Goodreads: The Fellowship: The Literary Lives of the Inklings
Published: June 2, 2015
C.S. Lewis is the twentieth century’s most widely read Christian writer and J.R.R. Tolkien its most beloved mythmaker. For three decades, they and their closest associates formed a literary club known as the Inklings, which met weekly in Lewis’s Oxford rooms and in nearby pubs. They discussed literature, religion, and ideas; read aloud from works in progress; took philosophical rambles in woods and fields; gave one another companionship and criticism; and, in the process, rewrote the cultural history of modern times.
In The Fellowship, Philip and Carol Zaleski offer the first complete rendering of the Inklings’ lives and works. C. S. Lewis accepts Jesus Christ while riding in the sidecar of his brother’s motorcycle, maps the medieval and Renaissance mind, becomes a world-famous evangelist and moral satirist, and creates new forms of religiously attuned fiction while wrestling with personal crises. J.R.R. Tolkien transmutes an invented mythology into gripping story in The Lord of the Rings, while conducting groundbreaking Old English scholarship and elucidating, for family and friends, the Catholic teachings at the heart of his vision. Owen Barfield, a philosopher for whom language is the key to all mysteries, becomes Lewis’s favorite sparring partner, and, for a time, Saul Bellow’s chosen guru. And Charles Williams, poet, author of “supernatural shockers,” and strange acolyte of romantic love, turns his everyday life into a mystical pageant.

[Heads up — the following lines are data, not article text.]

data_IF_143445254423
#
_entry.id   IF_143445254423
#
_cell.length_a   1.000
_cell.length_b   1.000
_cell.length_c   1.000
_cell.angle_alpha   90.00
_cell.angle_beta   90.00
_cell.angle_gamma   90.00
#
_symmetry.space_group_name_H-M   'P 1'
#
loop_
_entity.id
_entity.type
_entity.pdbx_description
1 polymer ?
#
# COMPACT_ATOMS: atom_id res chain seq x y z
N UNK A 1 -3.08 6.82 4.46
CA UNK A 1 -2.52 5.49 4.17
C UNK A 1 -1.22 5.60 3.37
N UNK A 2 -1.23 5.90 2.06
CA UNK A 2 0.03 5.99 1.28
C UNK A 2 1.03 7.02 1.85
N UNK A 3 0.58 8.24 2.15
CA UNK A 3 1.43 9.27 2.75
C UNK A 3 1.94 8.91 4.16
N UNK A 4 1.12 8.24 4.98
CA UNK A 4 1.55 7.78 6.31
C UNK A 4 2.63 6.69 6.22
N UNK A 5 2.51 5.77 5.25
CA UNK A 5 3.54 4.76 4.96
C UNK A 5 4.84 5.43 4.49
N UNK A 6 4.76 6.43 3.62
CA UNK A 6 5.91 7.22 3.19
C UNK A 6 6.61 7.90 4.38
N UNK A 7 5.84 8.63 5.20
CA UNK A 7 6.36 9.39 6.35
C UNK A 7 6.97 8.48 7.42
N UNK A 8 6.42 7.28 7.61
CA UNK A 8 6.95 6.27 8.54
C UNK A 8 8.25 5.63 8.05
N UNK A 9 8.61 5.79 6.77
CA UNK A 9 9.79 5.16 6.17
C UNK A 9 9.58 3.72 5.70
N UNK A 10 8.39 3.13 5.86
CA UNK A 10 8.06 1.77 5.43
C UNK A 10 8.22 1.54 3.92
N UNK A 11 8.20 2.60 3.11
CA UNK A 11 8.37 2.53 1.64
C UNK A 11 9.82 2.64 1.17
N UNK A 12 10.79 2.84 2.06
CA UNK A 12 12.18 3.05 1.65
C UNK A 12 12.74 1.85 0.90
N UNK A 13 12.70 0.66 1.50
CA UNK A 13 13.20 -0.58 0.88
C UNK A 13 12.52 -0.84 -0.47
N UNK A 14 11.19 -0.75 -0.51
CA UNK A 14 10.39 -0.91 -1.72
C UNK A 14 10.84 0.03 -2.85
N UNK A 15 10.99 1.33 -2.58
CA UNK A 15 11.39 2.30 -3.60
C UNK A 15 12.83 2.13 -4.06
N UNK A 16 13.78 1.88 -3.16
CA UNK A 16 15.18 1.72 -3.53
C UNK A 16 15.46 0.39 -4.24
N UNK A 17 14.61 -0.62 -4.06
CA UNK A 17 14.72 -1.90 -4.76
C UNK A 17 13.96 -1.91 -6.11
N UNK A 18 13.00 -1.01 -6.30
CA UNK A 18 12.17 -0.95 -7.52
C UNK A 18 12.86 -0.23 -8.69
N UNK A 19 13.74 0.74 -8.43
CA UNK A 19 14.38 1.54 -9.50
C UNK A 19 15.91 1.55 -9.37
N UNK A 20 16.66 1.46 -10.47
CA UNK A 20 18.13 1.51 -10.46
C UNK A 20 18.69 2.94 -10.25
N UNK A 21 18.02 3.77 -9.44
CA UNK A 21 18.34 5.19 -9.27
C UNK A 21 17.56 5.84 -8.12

Romantics who scorned rebellion, fantasists who prized reality, wartime writers who believed in hope, Christians with cosmic reach, the Inklings sought to revitalize literature and faith in the twentieth century’s darkest years–and did so in dazzling style.
The Fellowship: The Literary Lives of the Inklings gives readers an in-depth look at the four men generally considered the most influential and successful of the writers’ group known as the Inklings: J.R.R. Tolkien, C.S. Lewis, Owen Barfield, and Charles Williams. The book, at a hearty 644 pages (about 100 which are bibliographic references) combines biography, religious studies, and literary studies to look at the lives of these four men and explain how their academic training and their Christian (though not always orthodox) faith influenced their writing, from poetry to novels to straight apologetics. Expect more than four overlapping biographies; Philip Zaleski and Carol Zaleski give a full overview of all of the men’s writing, from the influential to the unknown, summarizing it and explaining how it fit into their ever-evolving worldviews.
Despite the promise of four Inklings, the focus is truly on Lewis and Tolkien. Charles Williams does not even appear in the book until after page 200, and 100 pages later, he’s dead. (Not his fault he died first, though, I suppose.) Owen Barfield is a little more present, but he never gets as much attention as the two other authors. This spotlight on Lewis and Tolkien is, on one hand, understandable; they’re the two most famous Inklings, and readers who pick up the book are likely to have the greatest interest in them. However, one would assume part of the appeal of a book about “the Inklings” more generally would be that it would tell readers about the Inklings they don’t already know much about. (As a bonus, readers do get to learn a lot about Lewis’s brother Warnie, also an Inkling and a respected academic in his own right, but perhaps doomed to be always known as “C.S. Lewis’s brother.”)